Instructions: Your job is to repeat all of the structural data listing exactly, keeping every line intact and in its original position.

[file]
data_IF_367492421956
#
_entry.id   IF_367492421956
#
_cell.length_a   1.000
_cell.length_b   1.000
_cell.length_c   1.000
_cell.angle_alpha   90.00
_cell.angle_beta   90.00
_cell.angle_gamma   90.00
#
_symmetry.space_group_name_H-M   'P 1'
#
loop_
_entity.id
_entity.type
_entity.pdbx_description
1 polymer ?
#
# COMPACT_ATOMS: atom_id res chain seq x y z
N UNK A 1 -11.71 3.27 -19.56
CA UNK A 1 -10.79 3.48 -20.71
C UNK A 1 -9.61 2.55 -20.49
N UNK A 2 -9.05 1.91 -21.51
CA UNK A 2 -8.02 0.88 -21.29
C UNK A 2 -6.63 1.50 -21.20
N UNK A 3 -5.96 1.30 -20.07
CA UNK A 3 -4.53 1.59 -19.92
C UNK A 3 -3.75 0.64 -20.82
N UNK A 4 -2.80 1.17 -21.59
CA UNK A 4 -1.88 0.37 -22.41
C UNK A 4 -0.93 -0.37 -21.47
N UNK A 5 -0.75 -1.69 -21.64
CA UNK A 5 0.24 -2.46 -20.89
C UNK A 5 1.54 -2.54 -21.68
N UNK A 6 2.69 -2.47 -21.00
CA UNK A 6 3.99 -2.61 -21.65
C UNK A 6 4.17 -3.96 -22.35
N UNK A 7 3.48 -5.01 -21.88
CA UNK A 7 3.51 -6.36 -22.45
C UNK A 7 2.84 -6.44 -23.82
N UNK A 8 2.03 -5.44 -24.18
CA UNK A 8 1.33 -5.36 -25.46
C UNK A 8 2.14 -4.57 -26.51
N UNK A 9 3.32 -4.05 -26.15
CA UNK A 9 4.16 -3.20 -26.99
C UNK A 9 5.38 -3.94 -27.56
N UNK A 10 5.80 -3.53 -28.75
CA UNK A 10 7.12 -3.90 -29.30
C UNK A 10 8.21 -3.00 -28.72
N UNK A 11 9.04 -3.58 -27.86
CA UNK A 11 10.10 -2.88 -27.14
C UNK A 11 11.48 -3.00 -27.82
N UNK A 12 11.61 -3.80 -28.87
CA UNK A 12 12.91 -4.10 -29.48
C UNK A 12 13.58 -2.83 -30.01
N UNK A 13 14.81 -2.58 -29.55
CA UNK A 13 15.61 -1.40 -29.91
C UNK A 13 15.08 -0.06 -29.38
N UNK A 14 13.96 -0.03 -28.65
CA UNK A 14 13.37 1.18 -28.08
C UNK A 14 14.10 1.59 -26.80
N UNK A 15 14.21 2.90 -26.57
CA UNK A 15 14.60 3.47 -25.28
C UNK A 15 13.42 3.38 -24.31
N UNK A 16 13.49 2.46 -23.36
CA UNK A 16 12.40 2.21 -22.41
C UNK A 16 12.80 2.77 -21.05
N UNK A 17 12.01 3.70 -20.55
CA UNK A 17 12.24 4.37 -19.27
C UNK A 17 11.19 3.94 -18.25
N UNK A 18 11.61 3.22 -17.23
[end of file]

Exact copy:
data_IF_367492421956
#
_entry.id   IF_367492421956
#
_cell.length_a   1.000
_cell.length_b   1.000
_cell.length_c   1.000
_cell.angle_alpha   90.00
_cell.angle_beta   90.00
_cell.angle_gamma   90.00
#
_symmetry.space_group_name_H-M   'P 1'
#
loop_
_entity.id
_entity.type
_entity.pdbx_description
1 polymer ?
#
# COMPACT_ATOMS: atom_id res chain seq x y z
N UNK A 1 -11.71 3.27 -19.56
CA UNK A 1 -10.79 3.48 -20.71
C UNK A 1 -9.61 2.55 -20.49
N UNK A 2 -9.05 1.91 -21.51
CA UNK A 2 -8.02 0.88 -21.29
C UNK A 2 -6.63 1.50 -21.20
N UNK A 3 -5.96 1.30 -20.07
CA UNK A 3 -4.53 1.59 -19.92
C UNK A 3 -3.75 0.64 -20.82
N UNK A 4 -2.80 1.17 -21.59
CA UNK A 4 -1.88 0.37 -22.41
C UNK A 4 -0.93 -0.37 -21.47
N UNK A 5 -0.75 -1.69 -21.64
CA UNK A 5 0.24 -2.46 -20.89
C UNK A 5 1.54 -2.54 -21.68
N UNK A 6 2.69 -2.47 -21.00
CA UNK A 6 3.99 -2.61 -21.65
C UNK A 6 4.17 -3.96 -22.35
N UNK A 7 3.48 -5.01 -21.88
CA UNK A 7 3.51 -6.36 -22.45
C UNK A 7 2.84 -6.44 -23.82
N UNK A 8 2.03 -5.44 -24.18
CA UNK A 8 1.33 -5.36 -25.46
C UNK A 8 2.14 -4.57 -26.51
N UNK A 9 3.32 -4.05 -26.15
CA UNK A 9 4.16 -3.20 -26.99
C UNK A 9 5.38 -3.94 -27.56
N UNK A 10 5.80 -3.53 -28.75
CA UNK A 10 7.12 -3.90 -29.30
C UNK A 10 8.21 -3.00 -28.72
N UNK A 11 9.04 -3.58 -27.86
CA UNK A 11 10.10 -2.88 -27.14
C UNK A 11 11.48 -3.00 -27.82
N UNK A 12 11.61 -3.80 -28.87
CA UNK A 12 12.91 -4.10 -29.48
C UNK A 12 13.58 -2.83 -30.01
N UNK A 13 14.81 -2.58 -29.55
CA UNK A 13 15.61 -1.40 -29.91
C UNK A 13 15.08 -0.06 -29.38
N UNK A 14 13.96 -0.03 -28.65
CA UNK A 14 13.37 1.18 -28.08
C UNK A 14 14.10 1.59 -26.80
N UNK A 15 14.21 2.90 -26.57
CA UNK A 15 14.60 3.47 -25.28
C UNK A 15 13.42 3.38 -24.31
N UNK A 16 13.49 2.46 -23.36
CA UNK A 16 12.40 2.21 -22.41
C UNK A 16 12.80 2.77 -21.05
N UNK A 17 12.01 3.70 -20.55
CA UNK A 17 12.24 4.37 -19.27
C UNK A 17 11.19 3.94 -18.25
N UNK A 18 11.61 3.22 -17.23